Editor Kathy Dawson and Janet at ALA
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Photos by Heidi Pettit
“I see visions in the fire sometimes, images of the past or what is yet to come. The fire-sight does not lie. But I did not see the witch hunter who would ride in to scour our town of sin, so I did not know to run.”
Wilde Island is in an uproar over the recent death of its king. The uneasy pact between dragons, fairies, and humans is fraying and the royal witch hunter begins a vengeful quest to hunt down girls with fire in their hearts and sparks in their soul. Strong-willed Tess, a blacksmith’s daughter from a tiny hamlet near the mysterious Dragonswood, wants more for herself than a husband and a house to keep. But in times like these wanting more can be dangerous.
Accused of witchery, Tess and her two friends are forced to flee the violent witch hunter. The journey is bleaker than they ever imagined and they have no choice but to accept when an enigmatic huntsman offers them shelter in the dangerous Dragonswood. Staying with him poses risks of its own: Tess has no idea how to handle the attraction she feels for him—or the elusive call she hears from the heart of the Dragonswood.
An ALA Best Fiction for Young Adults
Nominated Oklahoma 2015 Sequoyah Book Award (Watch the Video)
I AM SEVEN years old. My father takes me to a witch burning. He runs in close enough to throw sticks in the pyre. The fire roars. The woman, Jane Fine, screams, flames snaking up her gown. Loud cracks of wood or bone. I am crying, choking on the smoke, the burning flesh. Too late Grandfather forces his way in, picks me up, and races back through the mob. I knew Jane Fine. She made pretty candles with flower petals pressed into the sides. They said Jane’s candles blazed with hellfire; that she danced with Satan in Dragonswood. Grandfather holds me close. I weep in his strong arms, bury my head in his cloak. Jane is consumed by fire.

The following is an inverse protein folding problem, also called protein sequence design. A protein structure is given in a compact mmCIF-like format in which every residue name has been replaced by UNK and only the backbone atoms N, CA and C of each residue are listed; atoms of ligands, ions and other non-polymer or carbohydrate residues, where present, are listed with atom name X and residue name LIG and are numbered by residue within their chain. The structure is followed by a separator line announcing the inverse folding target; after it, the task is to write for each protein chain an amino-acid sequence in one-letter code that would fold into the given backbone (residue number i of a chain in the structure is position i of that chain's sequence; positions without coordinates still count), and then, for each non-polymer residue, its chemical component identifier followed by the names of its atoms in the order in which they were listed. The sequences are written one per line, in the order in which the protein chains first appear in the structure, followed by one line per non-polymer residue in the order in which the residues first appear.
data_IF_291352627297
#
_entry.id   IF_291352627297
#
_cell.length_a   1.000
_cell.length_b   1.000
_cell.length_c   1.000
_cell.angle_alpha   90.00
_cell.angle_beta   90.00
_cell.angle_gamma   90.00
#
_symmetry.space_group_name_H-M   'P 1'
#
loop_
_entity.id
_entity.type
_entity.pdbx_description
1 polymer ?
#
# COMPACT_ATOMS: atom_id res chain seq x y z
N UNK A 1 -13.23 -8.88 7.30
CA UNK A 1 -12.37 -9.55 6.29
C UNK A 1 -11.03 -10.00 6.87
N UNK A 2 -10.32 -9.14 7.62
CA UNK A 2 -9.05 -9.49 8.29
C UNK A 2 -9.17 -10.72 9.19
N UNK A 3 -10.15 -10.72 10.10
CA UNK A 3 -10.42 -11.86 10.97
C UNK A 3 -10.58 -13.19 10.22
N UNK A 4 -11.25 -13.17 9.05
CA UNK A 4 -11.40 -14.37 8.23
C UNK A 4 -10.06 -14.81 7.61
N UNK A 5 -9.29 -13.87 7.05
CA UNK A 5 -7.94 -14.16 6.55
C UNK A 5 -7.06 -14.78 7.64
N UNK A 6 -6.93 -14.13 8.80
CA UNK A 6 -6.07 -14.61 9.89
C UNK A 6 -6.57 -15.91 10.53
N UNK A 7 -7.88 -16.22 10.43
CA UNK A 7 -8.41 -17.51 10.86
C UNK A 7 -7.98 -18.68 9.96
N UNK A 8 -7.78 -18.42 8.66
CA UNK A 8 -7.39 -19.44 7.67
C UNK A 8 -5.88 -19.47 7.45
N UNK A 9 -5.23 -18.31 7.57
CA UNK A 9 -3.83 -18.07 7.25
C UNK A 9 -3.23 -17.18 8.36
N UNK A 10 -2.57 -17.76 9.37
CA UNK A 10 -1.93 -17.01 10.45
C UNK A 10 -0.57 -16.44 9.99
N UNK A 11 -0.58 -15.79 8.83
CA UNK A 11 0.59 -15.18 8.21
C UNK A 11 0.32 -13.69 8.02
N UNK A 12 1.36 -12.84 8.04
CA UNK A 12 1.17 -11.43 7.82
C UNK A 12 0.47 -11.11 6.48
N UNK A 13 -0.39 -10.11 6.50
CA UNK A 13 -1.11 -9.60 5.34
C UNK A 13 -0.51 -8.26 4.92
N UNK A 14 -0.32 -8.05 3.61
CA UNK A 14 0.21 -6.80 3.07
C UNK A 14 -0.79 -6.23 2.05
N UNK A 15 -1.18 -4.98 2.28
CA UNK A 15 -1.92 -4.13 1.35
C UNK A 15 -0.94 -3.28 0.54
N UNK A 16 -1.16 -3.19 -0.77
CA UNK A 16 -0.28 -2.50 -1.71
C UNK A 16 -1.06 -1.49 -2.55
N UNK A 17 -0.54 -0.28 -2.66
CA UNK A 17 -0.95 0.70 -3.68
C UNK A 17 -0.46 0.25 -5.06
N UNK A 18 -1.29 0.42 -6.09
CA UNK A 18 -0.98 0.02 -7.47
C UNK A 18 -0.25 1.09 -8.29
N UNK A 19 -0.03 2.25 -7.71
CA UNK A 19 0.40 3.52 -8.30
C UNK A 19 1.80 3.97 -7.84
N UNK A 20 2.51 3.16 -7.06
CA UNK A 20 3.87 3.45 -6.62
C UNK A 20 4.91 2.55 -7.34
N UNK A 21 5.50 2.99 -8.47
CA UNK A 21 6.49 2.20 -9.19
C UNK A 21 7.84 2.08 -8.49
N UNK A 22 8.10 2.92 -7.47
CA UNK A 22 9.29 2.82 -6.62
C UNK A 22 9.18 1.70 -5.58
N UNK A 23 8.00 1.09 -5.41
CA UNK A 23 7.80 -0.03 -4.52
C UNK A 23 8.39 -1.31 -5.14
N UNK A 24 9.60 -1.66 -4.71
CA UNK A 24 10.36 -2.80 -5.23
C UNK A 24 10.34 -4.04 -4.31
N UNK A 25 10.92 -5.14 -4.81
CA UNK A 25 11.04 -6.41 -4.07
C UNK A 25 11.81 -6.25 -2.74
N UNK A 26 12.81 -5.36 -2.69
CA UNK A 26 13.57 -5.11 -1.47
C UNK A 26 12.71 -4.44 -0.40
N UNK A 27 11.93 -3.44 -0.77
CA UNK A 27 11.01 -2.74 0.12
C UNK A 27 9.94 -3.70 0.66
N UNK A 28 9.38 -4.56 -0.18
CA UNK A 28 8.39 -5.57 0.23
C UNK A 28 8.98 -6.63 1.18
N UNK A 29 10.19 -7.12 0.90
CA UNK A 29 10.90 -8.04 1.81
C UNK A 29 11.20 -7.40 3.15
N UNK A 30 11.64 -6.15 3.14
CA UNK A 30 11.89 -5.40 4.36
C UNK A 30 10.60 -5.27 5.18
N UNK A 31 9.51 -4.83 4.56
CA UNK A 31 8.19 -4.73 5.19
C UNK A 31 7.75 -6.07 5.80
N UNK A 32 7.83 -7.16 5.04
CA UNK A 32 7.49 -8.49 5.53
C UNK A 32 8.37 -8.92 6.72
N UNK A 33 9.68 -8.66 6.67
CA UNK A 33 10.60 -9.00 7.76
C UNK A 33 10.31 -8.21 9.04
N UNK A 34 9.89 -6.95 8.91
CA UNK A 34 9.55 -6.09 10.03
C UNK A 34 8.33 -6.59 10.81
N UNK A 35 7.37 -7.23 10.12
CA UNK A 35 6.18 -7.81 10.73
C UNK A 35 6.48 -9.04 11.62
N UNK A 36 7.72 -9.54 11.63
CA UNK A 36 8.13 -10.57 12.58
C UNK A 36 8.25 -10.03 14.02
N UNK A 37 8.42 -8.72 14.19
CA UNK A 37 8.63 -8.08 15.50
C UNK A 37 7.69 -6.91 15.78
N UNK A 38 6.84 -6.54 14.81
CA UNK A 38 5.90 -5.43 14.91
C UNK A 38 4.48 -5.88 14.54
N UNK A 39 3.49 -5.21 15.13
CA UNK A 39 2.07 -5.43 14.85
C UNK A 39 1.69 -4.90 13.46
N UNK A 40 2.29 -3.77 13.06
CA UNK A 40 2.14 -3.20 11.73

I AM TWELVE years old. I run away, after my father breaks my arm. I creep into Dragonswood, though it is against the law to go there. I have come here before to escape my life, to scale a pine tree and feel the wind. This night I cannot climb; my broken arm is still in a sling. Brilliant shining specks swirl deep in the wood, will-o’-the-wisps fly ahead–tiny fairies, cousins to the ones that are human-sized. I laugh, chasing them. I am filled with a deep longing I have no words for. They dance in magical patterns as I run. In this moment I am free from my raging father, from my mother, who can’t protect either one of us from his anger, from my fettered life in town. I am wild as the fey.
I am laughing. I am crying. The fiery wisps vanish.
I AM SEVENTEEN years old. The sexton is burning a leaf pile in the graveyard. We have come to bury my baby brother, Adam. There are six other graves here, all my baby sisters from years past. My eyes are swollen from crying. I am holding my mother’s hand. I am her only living child. With her other hand, my mother rubs my back. Across the tiny grave my father stands, head down, his first and only son gone to earth. I glare at the midwife whose useless herbs did not save my brother.